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A series of stories about the Yadkin River and Alcoa's fight to keep control.

Judge To Decide On Key Certificate For Alcoa's Yadkin River License

Alcoa's quest to get another 50-year operating license for its dams on the Yadkin River faces a key hearing Friday in Raleigh. The company no longer needs the dams for an aluminum smelter in Stanly County, but wants to continue selling the electricity for a profit. Governor Perdue and Stanly County officials hope to block Alcoa's license renewal. But WFAE's Julie Rose reports the process is going forward. 

Before the federal government will consider issuing another hydropower license to Alcoa, the company needs a certificate from the state Division of Water Quality. Alcoa spokesman Mike Belwood says it's the last piece of a puzzle that's taken years to assemble.

"We have worked very carefully with a number of organizations in the state to obtain a relicensing settlement agreement," says Belwood. "We think everything is in position but this one document and as soon as we're able to achieve that we can move forward."

Alcoa actually did get the document last summer - it's called a 401 water quality certificate. But an environmental group called the Yadkin Riverkeeper appealed, and a judge put the certificate on hold. The Riverkeeper's attorney is Ryke Longest of the Duke Environmental Law and Policy Clinic. "It's time for a do-over on the 401 certification," says Longest. "The 401 certification needs to be sent back to the Division of Water Quality. It needs to follow the process outlined in the North Carolina environmental policy act."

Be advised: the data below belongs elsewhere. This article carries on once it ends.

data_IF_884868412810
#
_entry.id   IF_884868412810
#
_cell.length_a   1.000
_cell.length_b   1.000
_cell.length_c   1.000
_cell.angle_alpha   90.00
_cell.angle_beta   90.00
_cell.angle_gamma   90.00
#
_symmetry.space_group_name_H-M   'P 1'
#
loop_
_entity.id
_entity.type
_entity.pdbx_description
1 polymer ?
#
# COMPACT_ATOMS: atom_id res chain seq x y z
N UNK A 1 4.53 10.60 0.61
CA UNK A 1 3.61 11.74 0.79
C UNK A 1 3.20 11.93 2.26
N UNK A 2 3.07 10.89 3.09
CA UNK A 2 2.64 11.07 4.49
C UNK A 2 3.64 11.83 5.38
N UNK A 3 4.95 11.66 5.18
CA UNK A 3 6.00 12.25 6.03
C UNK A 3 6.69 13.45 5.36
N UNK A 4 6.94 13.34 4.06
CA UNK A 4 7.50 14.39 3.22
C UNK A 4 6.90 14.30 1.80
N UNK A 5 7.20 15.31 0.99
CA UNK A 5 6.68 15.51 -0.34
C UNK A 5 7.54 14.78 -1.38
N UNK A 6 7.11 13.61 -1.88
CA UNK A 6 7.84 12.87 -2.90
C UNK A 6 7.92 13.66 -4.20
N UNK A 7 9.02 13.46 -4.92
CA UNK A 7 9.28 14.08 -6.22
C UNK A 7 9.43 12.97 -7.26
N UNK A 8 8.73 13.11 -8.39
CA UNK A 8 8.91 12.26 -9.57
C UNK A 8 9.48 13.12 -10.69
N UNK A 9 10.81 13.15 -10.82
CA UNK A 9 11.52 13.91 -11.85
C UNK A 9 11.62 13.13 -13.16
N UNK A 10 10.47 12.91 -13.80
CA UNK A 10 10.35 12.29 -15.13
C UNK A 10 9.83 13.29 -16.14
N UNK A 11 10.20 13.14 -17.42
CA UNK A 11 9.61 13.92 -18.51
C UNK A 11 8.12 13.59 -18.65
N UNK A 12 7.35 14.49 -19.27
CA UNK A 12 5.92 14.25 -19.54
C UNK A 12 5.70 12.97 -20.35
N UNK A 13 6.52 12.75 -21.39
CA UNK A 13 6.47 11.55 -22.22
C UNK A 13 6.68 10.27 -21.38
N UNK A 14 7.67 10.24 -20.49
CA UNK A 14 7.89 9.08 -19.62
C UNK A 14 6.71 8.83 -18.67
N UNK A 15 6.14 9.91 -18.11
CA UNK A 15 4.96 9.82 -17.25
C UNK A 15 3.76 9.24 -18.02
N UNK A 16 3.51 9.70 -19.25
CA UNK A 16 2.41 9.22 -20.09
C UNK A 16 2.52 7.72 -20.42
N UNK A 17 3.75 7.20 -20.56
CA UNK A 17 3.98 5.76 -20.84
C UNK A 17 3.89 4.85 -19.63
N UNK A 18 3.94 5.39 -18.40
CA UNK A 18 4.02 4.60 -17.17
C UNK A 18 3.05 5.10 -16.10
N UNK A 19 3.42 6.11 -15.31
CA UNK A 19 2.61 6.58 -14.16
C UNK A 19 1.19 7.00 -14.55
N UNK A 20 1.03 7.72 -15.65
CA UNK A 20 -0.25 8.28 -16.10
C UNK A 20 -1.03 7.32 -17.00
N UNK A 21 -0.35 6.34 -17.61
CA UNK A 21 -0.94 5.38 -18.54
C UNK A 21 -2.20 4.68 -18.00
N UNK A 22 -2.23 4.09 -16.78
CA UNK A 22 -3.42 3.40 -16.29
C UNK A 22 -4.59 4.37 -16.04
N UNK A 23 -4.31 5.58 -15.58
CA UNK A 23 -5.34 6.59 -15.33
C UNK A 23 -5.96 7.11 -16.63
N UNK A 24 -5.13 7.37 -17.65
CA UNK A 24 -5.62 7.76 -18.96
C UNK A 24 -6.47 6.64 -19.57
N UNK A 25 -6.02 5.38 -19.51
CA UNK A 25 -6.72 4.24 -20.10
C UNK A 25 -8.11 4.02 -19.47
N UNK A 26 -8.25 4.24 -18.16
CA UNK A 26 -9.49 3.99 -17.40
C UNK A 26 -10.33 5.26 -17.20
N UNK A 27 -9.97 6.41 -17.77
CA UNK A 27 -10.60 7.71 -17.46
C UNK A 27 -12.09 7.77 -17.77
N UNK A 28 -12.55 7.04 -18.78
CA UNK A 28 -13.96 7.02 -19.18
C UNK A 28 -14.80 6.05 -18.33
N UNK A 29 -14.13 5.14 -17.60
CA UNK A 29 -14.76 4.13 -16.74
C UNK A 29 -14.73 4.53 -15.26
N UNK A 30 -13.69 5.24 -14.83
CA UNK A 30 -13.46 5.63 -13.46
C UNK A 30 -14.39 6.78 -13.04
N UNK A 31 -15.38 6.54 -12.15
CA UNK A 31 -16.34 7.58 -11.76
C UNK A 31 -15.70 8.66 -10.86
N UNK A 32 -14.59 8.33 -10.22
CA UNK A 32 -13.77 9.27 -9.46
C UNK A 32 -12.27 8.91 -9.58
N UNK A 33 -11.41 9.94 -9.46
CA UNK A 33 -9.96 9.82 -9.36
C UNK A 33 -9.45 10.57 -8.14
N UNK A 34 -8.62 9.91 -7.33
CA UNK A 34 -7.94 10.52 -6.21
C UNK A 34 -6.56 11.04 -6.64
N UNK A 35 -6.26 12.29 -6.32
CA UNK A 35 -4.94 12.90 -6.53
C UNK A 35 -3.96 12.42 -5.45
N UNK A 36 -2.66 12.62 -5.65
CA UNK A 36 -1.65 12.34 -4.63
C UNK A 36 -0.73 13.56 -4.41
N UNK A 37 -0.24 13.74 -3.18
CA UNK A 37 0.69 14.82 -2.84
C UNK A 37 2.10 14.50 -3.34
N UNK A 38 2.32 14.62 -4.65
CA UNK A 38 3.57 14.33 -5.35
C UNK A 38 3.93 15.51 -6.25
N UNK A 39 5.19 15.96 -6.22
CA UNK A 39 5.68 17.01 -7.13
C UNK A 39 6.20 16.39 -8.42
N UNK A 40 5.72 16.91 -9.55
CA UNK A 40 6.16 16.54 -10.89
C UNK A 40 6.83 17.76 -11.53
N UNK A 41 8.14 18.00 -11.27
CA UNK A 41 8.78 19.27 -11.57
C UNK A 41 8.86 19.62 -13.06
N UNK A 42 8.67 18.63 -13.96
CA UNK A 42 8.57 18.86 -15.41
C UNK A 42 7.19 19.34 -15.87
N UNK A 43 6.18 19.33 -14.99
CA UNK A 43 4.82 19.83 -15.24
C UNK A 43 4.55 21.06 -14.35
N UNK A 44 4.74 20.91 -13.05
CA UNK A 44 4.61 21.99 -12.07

State water quality officials looked primarily at the status of the water as it passed through the dams in issuing the 401 certificate. But one of the reservoirs - High Rock Lake - has serious pollution problems. The Riverkeeper says Alcoa should be forced to fix that first.

Alcoa argues the division of water quality was plenty thorough in issuing the certificate - with one exception. State regulators want Alcoa to post a $240 million bond as a guarantee it will make improvements to the dams. Alcoa says that's three times more money than the work will cost.

Administrative Law Judge Joe Webster will hear arguments Friday morning. Approval of the water quality certificate will clear the way for quick renewal of Alcoa's 50-year license. A number of state and local officials - including Governor Bev Perdue - would like to see Alcoa's license denied completely and the dams placed under state control.